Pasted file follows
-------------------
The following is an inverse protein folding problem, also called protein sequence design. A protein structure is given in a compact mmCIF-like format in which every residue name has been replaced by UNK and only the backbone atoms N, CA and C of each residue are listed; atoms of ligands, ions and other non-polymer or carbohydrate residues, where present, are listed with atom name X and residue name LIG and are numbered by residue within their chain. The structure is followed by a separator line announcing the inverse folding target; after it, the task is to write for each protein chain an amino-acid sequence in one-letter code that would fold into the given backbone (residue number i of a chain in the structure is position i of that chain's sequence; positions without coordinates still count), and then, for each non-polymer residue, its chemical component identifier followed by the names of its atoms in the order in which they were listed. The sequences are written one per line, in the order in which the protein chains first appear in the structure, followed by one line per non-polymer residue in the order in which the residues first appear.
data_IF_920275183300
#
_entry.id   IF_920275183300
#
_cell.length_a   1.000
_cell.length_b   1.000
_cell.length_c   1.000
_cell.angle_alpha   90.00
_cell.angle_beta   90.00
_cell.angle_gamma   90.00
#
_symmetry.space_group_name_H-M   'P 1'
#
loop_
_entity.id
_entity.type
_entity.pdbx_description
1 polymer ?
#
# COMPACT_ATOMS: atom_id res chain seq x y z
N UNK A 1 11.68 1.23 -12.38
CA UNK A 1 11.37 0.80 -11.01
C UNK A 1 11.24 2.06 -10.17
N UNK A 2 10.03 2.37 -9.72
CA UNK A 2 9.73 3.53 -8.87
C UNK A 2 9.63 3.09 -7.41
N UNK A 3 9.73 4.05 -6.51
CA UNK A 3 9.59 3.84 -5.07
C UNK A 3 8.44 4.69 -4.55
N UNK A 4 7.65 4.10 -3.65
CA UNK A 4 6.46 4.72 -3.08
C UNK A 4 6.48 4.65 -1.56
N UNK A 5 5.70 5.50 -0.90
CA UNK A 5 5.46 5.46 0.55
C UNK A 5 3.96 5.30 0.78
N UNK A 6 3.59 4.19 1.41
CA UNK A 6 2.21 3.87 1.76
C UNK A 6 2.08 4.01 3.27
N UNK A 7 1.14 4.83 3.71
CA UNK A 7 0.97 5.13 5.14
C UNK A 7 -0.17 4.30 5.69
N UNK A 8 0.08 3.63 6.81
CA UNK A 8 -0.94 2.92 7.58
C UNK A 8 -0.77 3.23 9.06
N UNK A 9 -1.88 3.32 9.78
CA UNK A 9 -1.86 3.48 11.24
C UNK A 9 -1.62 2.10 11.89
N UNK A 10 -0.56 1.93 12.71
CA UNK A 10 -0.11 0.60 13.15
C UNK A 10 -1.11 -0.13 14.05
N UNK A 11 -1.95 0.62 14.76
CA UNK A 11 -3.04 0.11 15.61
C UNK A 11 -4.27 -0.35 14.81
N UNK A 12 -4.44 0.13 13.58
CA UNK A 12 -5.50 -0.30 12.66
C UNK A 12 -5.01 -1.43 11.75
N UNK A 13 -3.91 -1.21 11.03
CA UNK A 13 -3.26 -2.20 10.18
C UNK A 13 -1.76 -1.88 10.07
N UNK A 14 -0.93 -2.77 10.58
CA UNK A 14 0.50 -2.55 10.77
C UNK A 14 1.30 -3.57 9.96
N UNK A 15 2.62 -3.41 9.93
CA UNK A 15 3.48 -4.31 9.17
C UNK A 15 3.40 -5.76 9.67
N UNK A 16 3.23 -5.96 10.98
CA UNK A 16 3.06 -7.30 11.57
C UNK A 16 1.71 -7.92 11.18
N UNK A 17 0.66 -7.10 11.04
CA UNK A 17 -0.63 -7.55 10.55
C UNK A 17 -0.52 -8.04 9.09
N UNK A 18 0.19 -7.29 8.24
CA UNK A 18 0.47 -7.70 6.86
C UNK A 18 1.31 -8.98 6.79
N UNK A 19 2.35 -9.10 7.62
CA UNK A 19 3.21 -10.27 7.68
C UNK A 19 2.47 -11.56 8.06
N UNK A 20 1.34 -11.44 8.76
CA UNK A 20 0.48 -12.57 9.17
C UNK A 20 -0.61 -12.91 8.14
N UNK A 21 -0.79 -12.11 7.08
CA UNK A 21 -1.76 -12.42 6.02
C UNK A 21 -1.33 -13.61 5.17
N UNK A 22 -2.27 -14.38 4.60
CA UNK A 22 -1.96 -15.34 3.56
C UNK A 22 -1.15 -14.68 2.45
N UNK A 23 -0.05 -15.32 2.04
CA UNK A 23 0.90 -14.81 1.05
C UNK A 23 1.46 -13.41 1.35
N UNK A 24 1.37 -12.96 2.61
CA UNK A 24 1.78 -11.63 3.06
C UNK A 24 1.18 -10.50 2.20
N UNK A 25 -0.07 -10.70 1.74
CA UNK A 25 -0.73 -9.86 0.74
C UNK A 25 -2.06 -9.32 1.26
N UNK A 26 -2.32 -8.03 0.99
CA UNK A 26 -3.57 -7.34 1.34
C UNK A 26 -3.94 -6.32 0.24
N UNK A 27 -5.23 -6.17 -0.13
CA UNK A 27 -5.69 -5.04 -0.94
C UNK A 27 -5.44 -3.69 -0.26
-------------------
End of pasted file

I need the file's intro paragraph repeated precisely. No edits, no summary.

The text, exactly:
The following is an inverse protein folding problem, also called protein sequence design. A protein structure is given in a compact mmCIF-like format in which every residue name has been replaced by UNK and only the backbone atoms N, CA and C of each residue are listed; atoms of ligands, ions and other non-polymer or carbohydrate residues, where present, are listed with atom name X and residue name LIG and are numbered by residue within their chain. The structure is followed by a separator line announcing the inverse folding target; after it, the task is to write for each protein chain an amino-acid sequence in one-letter code that would fold into the given backbone (residue number i of a chain in the structure is position i of that chain's sequence; positions without coordinates still count), and then, for each non-polymer residue, its chemical component identifier followed by the names of its atoms in the order in which they were listed. The sequences are written one per line, in the order in which the protein chains first appear in the structure, followed by one line per non-polymer residue in the order in which the residues first appear.